UK Company Law
The UK government this year passed the Small Business, Enterprise and Employment Act, which amends the Companies Act 2006 in several key ways. The focus of the new law is to decrease the administrative and compliance burden for small businesses while improving the transparency of ownership and control. Here are the key changes to be aware of if you run a UK company or want to start a business in the UK:
Annual returns simplified
Instead of completing and filing the annual return form with Companies House each year, company reporting will be simplified from April 2016. Instead of the annual return, companies will simply need to check the existing company information and confirm its correctness (or make any necessary changes) at least once every 12 months. This will make it easier for small businesses to carry out their administration without the help of a company secretary.
Publication of beneficial owners
Perhaps the biggest change is to require companies to maintain a list of “people with significant control” (PSCs), which will include beneficial owners with 25% or more control. At present, only the direct legal ownership of a company is recorded on the companies register, as is the case in most jurisdictions. The UK is one of the first to make this move to record and publish beneficial ownership, following the lead of Jersey, one of its Crown dependencies.
Companies must create and maintain the list of PSCs from January 2016, with the first annual filing to, and publication by, Companies House to take place in April 2016.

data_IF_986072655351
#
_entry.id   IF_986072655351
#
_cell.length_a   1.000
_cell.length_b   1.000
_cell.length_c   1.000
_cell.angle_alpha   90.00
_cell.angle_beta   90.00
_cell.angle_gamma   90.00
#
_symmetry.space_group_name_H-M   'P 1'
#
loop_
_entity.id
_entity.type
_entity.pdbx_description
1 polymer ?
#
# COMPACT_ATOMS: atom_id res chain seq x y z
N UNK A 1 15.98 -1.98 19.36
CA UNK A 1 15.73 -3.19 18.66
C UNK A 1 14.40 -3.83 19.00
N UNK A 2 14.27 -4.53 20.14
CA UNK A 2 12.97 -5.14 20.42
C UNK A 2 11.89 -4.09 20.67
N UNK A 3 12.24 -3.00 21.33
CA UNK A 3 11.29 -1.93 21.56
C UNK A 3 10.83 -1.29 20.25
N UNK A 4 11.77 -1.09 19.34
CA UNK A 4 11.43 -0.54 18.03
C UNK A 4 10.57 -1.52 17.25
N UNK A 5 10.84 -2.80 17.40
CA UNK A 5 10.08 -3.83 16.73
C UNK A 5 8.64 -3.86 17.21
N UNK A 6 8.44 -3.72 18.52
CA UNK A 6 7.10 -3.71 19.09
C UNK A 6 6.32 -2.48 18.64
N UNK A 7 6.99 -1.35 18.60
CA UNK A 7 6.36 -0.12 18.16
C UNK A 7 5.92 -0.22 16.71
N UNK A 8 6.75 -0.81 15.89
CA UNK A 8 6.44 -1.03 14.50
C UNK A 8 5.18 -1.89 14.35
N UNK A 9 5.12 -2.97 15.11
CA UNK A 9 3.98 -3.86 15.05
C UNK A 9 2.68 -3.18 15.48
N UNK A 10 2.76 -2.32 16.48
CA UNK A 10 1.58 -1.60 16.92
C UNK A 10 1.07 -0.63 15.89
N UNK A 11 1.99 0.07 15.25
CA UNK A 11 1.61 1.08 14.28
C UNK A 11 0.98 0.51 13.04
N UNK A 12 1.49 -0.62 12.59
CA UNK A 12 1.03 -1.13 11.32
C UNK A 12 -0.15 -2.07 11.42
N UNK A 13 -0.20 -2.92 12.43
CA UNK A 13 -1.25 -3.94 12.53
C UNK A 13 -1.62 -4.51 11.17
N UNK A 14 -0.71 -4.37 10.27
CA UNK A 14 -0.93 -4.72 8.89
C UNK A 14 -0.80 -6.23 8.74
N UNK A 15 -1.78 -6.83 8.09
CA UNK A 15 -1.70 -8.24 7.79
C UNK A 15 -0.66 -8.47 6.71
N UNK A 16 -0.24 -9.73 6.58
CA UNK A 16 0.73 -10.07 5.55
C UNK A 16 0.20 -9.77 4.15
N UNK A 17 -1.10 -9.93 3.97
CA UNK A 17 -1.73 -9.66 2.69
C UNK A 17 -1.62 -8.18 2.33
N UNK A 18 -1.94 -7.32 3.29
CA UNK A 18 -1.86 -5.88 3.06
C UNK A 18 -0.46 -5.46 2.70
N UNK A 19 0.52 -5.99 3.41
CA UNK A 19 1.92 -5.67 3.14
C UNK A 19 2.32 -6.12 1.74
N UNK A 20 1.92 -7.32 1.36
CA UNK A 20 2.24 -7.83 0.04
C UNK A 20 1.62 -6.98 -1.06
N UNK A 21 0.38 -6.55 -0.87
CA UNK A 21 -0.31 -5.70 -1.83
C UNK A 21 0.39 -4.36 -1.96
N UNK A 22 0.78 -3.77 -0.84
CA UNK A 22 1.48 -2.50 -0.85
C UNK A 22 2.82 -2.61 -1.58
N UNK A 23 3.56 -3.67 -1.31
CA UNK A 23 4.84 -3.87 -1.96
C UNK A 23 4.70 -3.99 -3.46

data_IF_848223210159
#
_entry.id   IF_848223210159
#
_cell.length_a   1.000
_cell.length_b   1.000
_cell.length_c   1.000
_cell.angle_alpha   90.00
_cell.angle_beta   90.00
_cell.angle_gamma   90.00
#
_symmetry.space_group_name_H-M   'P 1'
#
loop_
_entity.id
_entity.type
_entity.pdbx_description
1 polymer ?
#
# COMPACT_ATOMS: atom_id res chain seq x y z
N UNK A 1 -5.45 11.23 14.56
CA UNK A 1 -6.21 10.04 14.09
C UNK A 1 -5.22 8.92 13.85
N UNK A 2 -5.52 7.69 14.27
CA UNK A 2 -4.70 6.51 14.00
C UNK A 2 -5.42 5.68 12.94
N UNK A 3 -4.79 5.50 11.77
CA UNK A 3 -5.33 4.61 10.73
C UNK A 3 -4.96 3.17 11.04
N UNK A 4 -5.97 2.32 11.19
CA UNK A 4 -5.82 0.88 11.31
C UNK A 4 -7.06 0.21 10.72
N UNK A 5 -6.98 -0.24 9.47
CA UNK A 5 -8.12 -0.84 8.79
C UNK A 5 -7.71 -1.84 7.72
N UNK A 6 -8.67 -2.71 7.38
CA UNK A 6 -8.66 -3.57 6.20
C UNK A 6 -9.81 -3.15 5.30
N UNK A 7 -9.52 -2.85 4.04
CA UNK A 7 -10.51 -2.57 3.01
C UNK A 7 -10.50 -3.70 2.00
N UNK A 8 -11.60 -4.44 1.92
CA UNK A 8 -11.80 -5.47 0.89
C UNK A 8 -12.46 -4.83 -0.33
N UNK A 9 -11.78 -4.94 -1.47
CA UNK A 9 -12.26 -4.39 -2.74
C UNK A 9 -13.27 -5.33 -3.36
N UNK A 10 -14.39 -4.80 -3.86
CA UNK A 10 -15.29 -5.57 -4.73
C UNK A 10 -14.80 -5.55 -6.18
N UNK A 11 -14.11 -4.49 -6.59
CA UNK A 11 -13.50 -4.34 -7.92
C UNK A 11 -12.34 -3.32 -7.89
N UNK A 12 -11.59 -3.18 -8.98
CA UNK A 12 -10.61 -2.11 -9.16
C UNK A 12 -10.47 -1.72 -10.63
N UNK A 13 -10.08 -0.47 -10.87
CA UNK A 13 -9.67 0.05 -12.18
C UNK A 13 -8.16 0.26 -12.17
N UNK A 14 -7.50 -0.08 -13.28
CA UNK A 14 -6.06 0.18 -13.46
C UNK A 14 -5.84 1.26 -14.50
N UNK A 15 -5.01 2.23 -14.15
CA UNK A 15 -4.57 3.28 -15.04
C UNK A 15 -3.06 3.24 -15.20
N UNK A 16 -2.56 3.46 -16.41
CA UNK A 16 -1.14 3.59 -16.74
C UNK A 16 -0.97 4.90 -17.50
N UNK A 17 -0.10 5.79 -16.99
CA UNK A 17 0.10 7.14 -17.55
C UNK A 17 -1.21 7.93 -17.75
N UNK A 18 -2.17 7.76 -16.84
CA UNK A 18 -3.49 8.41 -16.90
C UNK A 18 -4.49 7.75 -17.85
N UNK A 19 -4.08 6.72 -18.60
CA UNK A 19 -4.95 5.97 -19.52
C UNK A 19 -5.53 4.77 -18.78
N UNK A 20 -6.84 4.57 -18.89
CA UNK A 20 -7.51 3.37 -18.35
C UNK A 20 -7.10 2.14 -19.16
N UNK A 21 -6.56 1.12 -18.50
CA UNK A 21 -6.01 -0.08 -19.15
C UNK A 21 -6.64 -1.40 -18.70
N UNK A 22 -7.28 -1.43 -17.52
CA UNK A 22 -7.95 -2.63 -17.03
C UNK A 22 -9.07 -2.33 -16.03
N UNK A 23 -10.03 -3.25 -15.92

Corporate directors heavily restricted
English company law was one of a few holdouts in permitting companies to act as directors of other companies, as long as there was one individual director. However, from October the new law will not allow companies to appoint other corporate bodies to their boards. There is an exemption for “corporations sole”, but this must not be confused with single-person companies – certain official positions occupied by a single person, for example that of a Minister for Finance, are treated as incorporated bodies.
For companies that already have corporate directors on their boards, the transition period to move to an all-individual management team ends in October 2016. Other Commonwealth jurisdictions like Hong Kong and Singapore, whose company law is based on the English model, have already removed the possibility of using corporate directors.
Perhaps the largest drawback of this change is that it will be harder for directors to limit their liability as board members through the use of a company. Directors’ duties can be complex for some to understand and come with significant liability exposure. Healy Consultants expects this change to increase the indemnification of directors by the companies for which they act.
Bearer shares abolished
As is being done by Singapore in the upcoming change to its company law, bearer shares are being phased out for companies in England & Wales. Bearer shares in these companies (also known as “share warrants”) will not be valid unless converted to registered shares by February 26th 2016.